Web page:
One of the first things you need to do when building your first website is to decide on a domain name. It should be a decision you take seriously. As you build trust and recognition around your brand, your customers and clients will become familiar with it. If business goes well, you’ll be stuck with it for a long time.
Make it Easy to Type
The easier it is to type, the easier it is for your customers, clients and prospects to find your site.
Using “u” instead of “you” or “4” instead of “for” works well if that’s how you spell your business name. However, if you’re just shortening your business name to make the domain shorter, it’s going to become confusing for others.
Brandable is Memorable
A domain name that accurately represents your business is easier to remember. For example, it’s easier to remember that we can be found at www.bizboost.com.au, then www.webdesigntailem.com.au.
Easy to Pronounce
There are going to be times where you need to verbally provide your domain name (whether it be over the phone or in person). In an ideal world, you also want your clients, friends and acquaintances to also be sharing the word and directing new people to your website. In these cases, having a domain name that is easier to pronounce is beneficial. You want it to be something that rolls off the tongue.
On a similar note, symbols like hyphens can help structure the domain name but are painful when spelling it out over the phone.
If You’re Using It for Email, Keep It Short
If you’re planning to use your domain name as an email address (for example, firstname.lastname@example.org), then you want to keep it short and simple. There’s nothing more tedious than trying to explain over the phone that you can be reached at email@example.com.
This can be harder when your business name is quite long to start with. For example, if your business name is Adelaide Meat Supplies, having your domain name as adelaidemeatsupplies.com.au is going to be easy for your others to remember. In these cases, we’ve had some clients who have chosen to register a second abbreviated domain name for emails only. For example, Adelaide Meat Supplies, could also register ams.com.au and use that for email. The domain name, ams.com.au can then be redirected to your website.
Include a Keyword
Some businesses choose to use a keyword in their domain name that describes their business. Examples include www.murraywhitesuffolks.com.au or www.realdealplumbing.com.au. This can be beneficial as it makes it obvious what your business does while keeping your domain name brandable.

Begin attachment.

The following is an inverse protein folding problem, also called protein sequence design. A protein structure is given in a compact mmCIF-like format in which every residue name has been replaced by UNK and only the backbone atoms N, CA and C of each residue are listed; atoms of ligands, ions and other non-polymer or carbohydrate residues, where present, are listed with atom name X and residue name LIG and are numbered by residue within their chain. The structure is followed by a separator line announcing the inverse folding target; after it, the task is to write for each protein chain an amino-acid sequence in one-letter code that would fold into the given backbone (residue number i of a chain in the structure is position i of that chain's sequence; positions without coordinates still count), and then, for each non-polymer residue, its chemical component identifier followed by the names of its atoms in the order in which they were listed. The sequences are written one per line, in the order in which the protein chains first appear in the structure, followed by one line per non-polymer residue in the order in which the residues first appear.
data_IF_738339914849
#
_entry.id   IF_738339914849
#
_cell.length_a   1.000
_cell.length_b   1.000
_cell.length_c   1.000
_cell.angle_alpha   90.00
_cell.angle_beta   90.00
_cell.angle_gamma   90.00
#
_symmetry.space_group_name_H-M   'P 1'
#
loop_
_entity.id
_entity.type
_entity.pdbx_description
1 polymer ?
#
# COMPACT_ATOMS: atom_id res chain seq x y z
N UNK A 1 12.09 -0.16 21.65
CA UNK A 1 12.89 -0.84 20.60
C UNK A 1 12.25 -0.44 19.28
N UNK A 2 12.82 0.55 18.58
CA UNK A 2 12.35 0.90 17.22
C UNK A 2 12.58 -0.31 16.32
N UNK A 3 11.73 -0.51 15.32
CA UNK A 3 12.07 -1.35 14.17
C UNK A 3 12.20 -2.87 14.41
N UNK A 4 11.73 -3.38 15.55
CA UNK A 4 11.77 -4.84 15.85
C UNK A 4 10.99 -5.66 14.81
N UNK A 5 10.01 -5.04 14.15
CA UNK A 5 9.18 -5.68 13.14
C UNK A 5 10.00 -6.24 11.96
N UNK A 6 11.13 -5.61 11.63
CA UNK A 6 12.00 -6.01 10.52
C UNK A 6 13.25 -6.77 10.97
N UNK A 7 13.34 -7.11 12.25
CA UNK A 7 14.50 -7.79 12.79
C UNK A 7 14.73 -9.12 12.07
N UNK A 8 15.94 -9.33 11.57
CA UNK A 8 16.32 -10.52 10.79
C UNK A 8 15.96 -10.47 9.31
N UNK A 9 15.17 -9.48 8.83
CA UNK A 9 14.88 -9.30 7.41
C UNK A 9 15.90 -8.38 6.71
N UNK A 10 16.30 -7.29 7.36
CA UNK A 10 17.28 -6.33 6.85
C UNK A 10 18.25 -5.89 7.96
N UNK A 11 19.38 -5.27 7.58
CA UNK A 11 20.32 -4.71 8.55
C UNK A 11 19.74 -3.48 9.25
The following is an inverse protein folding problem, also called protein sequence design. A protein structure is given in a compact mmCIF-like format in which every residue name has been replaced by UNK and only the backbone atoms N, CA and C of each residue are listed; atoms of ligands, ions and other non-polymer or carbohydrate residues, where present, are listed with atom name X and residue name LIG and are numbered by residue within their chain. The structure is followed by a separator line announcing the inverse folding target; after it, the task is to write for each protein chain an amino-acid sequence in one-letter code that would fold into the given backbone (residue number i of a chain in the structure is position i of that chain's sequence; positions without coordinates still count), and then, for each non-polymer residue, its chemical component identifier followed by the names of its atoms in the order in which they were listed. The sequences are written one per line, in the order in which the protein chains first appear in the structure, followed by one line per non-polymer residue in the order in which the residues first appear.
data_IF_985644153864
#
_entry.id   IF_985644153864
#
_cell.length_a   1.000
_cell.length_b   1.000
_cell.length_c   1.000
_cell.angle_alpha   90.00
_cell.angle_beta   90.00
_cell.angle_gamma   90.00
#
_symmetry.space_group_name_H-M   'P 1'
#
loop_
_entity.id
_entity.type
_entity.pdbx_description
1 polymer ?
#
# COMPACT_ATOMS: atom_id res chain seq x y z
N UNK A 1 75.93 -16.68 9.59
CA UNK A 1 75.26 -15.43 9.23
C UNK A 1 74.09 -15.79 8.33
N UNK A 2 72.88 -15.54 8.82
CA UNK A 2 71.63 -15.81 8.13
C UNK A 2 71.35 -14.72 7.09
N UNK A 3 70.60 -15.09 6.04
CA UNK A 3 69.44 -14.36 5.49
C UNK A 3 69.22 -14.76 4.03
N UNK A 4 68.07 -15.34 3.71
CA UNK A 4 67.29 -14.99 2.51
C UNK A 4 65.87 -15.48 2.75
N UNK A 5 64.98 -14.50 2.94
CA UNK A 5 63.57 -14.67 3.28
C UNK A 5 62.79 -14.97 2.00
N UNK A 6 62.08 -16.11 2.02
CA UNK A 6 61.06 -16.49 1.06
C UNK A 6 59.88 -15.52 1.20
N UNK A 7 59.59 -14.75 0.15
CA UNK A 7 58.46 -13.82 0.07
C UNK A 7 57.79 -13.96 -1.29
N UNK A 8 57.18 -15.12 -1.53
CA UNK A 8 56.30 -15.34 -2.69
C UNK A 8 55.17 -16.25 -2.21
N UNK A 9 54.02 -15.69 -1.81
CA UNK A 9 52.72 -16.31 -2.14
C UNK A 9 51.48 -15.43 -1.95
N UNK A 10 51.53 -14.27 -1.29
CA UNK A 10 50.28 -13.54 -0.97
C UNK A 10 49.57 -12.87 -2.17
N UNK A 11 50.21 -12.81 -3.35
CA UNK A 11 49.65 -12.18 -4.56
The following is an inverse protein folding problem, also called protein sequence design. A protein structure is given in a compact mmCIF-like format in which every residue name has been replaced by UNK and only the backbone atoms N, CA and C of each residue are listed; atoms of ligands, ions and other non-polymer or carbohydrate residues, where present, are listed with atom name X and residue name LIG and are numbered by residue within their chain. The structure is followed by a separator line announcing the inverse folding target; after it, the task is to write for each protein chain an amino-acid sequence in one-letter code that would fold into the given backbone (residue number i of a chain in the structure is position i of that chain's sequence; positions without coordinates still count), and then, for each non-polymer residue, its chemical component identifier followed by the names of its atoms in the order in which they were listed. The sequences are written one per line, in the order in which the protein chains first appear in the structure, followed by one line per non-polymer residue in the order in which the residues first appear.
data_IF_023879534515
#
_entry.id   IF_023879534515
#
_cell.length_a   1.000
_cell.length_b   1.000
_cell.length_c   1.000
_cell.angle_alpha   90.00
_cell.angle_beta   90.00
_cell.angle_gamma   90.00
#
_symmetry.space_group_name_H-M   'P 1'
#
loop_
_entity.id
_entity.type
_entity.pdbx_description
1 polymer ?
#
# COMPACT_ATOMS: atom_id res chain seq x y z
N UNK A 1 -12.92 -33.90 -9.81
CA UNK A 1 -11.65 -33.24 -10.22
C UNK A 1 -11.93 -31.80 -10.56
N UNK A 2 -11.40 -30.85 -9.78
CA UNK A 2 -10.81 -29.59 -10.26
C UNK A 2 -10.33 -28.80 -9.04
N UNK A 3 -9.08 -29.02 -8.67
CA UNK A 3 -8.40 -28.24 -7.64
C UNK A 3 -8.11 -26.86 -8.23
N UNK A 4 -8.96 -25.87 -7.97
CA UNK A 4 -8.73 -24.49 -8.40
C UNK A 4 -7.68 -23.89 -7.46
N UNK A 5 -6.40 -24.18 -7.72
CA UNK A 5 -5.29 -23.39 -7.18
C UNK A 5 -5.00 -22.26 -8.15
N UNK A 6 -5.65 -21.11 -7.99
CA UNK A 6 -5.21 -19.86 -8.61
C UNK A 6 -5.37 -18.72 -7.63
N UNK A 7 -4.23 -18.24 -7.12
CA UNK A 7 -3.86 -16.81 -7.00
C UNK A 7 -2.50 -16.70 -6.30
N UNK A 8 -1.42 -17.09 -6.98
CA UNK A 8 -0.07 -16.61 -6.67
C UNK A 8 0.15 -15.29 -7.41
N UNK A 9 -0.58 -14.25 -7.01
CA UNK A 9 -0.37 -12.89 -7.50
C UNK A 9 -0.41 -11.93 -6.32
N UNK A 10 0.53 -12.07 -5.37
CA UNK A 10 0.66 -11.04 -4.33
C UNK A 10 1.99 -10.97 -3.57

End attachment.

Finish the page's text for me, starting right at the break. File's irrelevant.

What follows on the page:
The key is to avoid trying to fit too many keywords into the one domain name. As an example, avoid www.poll-merino-south-east.com.au or www.accommodation-bnb-south-australia.com.au. Not only does this make the domain name very long (see point above) but it does very little to help your website in the search results.
Choose the Extension that is Right for Your Business
The term “domain extension” refers to the last portion of your domain name (‘.com.au’ or ‘.org’).
Did you know that there are rules and regulations about who can register a ‘.au’ domain and what purpose they use it for?
As an example, domain names that end in ‘.com.au’ or ‘.net.au’ can only be registered by Australian businesses and used for a commercial purpose. An ABN or ACN must be supplied during the registration process.
A ‘.org.au’ or ‘.asn.au’ domain name can only be registered by not-for-profit organisations like charities, sporting clubs or (for better or for worse) political parties.
Domain names ending in ‘.id.au’ can be used for any purpose. The only restriction is that the registration must be a citizen or registrant of Australia.
These rules and regulations are managed by .au Domain Authority Ltd (or .auDA for short). They also have the power to revoke a domain name licence if they believe the registrant is no longer eligible for their domain extension.
An international domain extension (anything that does not have a country code, like ‘.com’, ‘.net’ or ‘.org’) are more flexible. While they have similar recommended purposes (.com for commercial, .org for organisations), they aren’t monitored or enforced in the same way that Australian domain names are.
If you have any questions about domain names or are unsure what’s best for your business, feel free to contact us.